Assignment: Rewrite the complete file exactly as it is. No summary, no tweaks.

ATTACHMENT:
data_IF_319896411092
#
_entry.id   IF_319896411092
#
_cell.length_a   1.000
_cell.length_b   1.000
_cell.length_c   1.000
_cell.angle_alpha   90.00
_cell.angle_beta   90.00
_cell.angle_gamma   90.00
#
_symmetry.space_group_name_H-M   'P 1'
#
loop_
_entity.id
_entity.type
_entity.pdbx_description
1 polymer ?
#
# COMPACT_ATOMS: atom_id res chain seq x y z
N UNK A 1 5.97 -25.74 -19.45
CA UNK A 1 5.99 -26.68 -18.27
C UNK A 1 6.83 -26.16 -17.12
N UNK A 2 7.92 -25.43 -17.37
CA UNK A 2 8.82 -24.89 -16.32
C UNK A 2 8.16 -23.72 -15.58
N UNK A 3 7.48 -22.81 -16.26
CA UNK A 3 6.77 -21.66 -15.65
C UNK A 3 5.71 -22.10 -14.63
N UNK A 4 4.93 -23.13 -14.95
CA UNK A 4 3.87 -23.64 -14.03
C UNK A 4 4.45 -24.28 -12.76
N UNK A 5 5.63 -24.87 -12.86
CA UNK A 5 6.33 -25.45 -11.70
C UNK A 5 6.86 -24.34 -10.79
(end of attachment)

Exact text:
data_IF_319896411092
#
_entry.id   IF_319896411092
#
_cell.length_a   1.000
_cell.length_b   1.000
_cell.length_c   1.000
_cell.angle_alpha   90.00
_cell.angle_beta   90.00
_cell.angle_gamma   90.00
#
_symmetry.space_group_name_H-M   'P 1'
#
loop_
_entity.id
_entity.type
_entity.pdbx_description
1 polymer ?
#
# COMPACT_ATOMS: atom_id res chain seq x y z
N UNK A 1 5.97 -25.74 -19.45
CA UNK A 1 5.99 -26.68 -18.27
C UNK A 1 6.83 -26.16 -17.12
N UNK A 2 7.92 -25.43 -17.37
CA UNK A 2 8.82 -24.89 -16.32
C UNK A 2 8.16 -23.72 -15.58
N UNK A 3 7.48 -22.81 -16.26
CA UNK A 3 6.77 -21.66 -15.65
C UNK A 3 5.71 -22.10 -14.63
N UNK A 4 4.93 -23.13 -14.95
CA UNK A 4 3.87 -23.64 -14.03
C UNK A 4 4.45 -24.28 -12.76
N UNK A 5 5.63 -24.87 -12.86
CA UNK A 5 6.33 -25.45 -11.70
C UNK A 5 6.86 -24.34 -10.79